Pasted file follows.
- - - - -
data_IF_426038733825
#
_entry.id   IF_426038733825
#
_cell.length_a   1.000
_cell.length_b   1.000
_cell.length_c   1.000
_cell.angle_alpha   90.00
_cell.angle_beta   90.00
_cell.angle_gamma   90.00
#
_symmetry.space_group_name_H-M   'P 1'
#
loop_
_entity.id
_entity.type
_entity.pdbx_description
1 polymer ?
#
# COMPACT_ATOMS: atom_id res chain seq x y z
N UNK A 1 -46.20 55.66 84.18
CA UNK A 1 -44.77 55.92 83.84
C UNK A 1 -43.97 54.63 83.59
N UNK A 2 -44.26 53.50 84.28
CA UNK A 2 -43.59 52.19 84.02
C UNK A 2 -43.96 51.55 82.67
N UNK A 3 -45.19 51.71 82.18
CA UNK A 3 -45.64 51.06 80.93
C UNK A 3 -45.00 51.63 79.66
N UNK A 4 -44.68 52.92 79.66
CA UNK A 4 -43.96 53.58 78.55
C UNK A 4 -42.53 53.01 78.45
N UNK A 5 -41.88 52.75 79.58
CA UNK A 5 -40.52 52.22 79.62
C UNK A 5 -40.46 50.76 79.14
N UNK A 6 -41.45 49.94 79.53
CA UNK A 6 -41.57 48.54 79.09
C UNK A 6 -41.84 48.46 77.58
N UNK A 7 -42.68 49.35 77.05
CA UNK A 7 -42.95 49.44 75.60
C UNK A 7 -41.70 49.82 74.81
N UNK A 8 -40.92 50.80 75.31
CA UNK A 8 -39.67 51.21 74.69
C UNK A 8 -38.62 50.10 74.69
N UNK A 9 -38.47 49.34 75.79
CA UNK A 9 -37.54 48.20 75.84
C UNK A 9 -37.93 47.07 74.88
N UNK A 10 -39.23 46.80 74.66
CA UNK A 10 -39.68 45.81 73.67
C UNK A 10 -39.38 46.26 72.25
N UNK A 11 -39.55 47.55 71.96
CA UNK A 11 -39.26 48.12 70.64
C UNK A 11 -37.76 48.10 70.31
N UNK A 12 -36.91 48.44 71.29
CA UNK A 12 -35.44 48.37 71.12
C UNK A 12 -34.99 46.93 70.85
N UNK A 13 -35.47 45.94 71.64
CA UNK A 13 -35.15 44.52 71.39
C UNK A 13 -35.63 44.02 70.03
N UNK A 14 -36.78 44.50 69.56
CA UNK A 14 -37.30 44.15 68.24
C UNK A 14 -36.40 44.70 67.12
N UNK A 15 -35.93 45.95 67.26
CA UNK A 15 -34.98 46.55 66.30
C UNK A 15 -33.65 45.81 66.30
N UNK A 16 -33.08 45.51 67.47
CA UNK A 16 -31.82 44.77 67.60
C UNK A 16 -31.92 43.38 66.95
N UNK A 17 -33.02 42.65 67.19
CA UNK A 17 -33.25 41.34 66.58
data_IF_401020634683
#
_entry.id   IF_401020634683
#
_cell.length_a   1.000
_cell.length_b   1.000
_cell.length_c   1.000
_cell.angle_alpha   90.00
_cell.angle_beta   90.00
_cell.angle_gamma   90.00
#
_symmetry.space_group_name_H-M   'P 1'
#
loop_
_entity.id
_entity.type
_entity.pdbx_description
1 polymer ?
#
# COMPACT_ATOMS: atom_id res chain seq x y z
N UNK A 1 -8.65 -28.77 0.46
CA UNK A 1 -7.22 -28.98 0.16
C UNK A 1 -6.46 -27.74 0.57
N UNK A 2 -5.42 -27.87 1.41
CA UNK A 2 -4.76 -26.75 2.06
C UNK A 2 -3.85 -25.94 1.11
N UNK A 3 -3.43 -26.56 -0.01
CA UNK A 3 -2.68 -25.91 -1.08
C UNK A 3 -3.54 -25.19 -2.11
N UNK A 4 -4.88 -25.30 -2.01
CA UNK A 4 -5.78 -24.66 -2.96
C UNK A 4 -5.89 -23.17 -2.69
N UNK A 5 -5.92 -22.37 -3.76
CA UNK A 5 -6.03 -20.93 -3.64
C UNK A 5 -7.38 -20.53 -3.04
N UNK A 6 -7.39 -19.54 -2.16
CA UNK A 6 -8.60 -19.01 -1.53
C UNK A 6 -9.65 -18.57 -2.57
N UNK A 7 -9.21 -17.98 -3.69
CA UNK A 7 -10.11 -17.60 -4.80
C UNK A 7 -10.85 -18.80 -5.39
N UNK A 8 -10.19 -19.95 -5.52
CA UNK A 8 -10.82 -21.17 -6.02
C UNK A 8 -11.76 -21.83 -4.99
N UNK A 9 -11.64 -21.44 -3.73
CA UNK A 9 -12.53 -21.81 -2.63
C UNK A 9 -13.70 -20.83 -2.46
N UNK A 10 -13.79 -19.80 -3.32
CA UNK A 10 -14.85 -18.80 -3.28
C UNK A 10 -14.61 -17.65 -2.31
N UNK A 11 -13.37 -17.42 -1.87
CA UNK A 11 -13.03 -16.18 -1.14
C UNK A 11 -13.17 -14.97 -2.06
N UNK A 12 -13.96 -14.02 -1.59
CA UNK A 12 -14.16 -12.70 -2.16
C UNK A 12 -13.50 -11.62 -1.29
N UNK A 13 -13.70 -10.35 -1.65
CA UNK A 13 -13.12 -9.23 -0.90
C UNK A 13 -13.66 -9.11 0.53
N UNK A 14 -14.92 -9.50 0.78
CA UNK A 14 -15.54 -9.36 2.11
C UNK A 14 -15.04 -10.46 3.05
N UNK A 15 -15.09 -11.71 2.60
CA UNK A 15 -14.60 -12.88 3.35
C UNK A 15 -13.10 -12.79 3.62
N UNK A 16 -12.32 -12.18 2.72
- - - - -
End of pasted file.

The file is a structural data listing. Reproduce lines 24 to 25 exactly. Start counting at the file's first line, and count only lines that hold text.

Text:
N UNK A 2 -44.26 53.50 84.28
CA UNK A 2 -43.59 52.19 84.02